The other day, marking the passing of Elizabeth Taylor, we noted 5 old-time Hollywood film stars who are still alive today. But Kirk Douglas, Olivia de Havilland, Joan Fontaine, Mickey Rooney and Doris Day aren’t the only ones still kicking around. Here are five more:
Lauren Bacall (aged 86)
One of the great film noir icons of the 40’s, Bacall made her name in her first film, To Have and Have Not (1944) and then went on to star in two more film noir classics, The Big Sleep (1946) and Key Largo (1948). She’s kept busy ever since, in films such as The Shootist (1976) and Lars von Trier’s Dogville (2003). She also had a small role as the literary agent in Rob Reiner’s Misery (1990), and these days she’s still busy doing voiceover work.
Celeste Holm (aged 93)
Holm won an Oscar for Best Supporting Actress in Gentleman’s Agreement (1947), and later co-starred in hits such as All About Eve (1950), The Tender Trap (1955) and High Society (1956). However, she later focused more on theatre work than cinema, becoming one of the biggest stars on Broadway. She’s still working, and got married on her 87th birthday.
Herbert Lom (aged 93)
Lom is probably best known for playing Inspector Dreyfus in the Pink Panther films, alongside Peter Sellers. But by that point, he already had a successful career and had been in such classics as Night and the City (1950), The Ladykillers (1955) and Spartacus (1960). He slowed down a little in the 1980’s but remained part of the Pink Panther series, even appearing in 1993’s Son of the Pink Panther alongside Roberto Benigni.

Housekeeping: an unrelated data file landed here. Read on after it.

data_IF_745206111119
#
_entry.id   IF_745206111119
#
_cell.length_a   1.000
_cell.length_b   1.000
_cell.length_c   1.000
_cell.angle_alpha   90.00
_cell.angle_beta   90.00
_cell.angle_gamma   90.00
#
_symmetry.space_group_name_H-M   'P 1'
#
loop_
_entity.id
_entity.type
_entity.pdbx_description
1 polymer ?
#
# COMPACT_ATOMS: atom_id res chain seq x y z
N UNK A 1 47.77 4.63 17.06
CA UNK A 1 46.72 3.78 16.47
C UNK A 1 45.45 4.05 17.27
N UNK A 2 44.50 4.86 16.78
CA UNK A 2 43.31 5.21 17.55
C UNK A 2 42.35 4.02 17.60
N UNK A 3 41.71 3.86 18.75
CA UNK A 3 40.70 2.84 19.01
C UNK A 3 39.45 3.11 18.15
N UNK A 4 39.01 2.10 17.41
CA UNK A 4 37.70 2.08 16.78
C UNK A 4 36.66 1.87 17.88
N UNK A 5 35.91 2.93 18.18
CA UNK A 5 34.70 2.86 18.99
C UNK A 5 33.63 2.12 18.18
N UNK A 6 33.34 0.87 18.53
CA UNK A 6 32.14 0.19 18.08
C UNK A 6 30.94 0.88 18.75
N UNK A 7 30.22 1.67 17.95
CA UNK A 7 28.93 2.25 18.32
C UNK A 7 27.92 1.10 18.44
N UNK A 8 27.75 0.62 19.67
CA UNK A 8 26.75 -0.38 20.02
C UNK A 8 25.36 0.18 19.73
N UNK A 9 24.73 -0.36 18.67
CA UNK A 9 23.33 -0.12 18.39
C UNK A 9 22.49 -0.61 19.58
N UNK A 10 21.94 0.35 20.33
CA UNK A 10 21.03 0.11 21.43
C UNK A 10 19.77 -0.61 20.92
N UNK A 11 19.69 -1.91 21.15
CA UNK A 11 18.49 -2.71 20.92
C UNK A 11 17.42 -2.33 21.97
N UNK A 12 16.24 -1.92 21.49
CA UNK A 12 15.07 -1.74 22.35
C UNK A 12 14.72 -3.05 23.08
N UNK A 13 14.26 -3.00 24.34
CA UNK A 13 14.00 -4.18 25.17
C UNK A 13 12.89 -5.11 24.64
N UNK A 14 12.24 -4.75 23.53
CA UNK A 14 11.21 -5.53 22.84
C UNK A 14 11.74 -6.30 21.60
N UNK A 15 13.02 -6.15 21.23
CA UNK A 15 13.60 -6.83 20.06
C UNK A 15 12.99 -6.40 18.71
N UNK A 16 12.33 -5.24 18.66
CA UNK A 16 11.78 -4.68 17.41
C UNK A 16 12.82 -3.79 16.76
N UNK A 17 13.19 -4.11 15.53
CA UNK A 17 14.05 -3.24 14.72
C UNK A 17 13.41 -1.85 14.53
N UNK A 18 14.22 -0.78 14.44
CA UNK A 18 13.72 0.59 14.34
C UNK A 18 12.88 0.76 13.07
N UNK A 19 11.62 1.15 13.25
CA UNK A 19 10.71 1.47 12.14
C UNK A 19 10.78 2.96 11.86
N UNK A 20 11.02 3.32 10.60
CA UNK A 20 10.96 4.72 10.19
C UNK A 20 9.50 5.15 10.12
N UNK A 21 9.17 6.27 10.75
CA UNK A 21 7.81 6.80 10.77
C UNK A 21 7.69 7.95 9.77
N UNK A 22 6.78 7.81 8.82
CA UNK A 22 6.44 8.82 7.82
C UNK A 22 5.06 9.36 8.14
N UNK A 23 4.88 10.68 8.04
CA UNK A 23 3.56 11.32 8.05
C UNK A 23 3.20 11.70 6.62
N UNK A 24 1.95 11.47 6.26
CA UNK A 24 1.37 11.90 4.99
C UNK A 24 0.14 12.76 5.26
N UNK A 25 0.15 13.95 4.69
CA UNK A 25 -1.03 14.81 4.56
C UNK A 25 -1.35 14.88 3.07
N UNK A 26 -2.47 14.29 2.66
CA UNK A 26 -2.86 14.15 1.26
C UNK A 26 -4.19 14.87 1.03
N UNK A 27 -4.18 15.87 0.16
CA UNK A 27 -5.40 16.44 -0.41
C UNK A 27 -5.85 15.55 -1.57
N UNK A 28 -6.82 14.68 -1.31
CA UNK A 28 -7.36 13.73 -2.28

R.G. Armstrong (aged 93)
You may not recognise the name, but you’ll know the face. Armstrong’s career has seen him appear in such diverse films as Ride the High Country (1962), Pat Garrett and Billy the Kid (1973) and Predator (1987). He’s most closely associated with directors Sam Peckinpah and Warren Beatty. Although Armstrong came onto the scene right at the end of the golden age of Hollywood, he was still working well into his 90’s before appareltly recently retiring due to poor vision.
Eli Wallach (aged 95)
Although he never became a truly global superstar, Wallach’s career is littered with classics, from The Magnificent Seven (1960) and The Misfits (1961) to How the West Was Won (1962) and Lord Jim (1965). It’s for westerns that he’s best known, having also starred in The Good, The Bad and The Ugly (1966) and Once Upon a Time in America (1968). He most recently appeared in Oliver Stone’s patchy Wall Street sequel, Money Never Sleeps.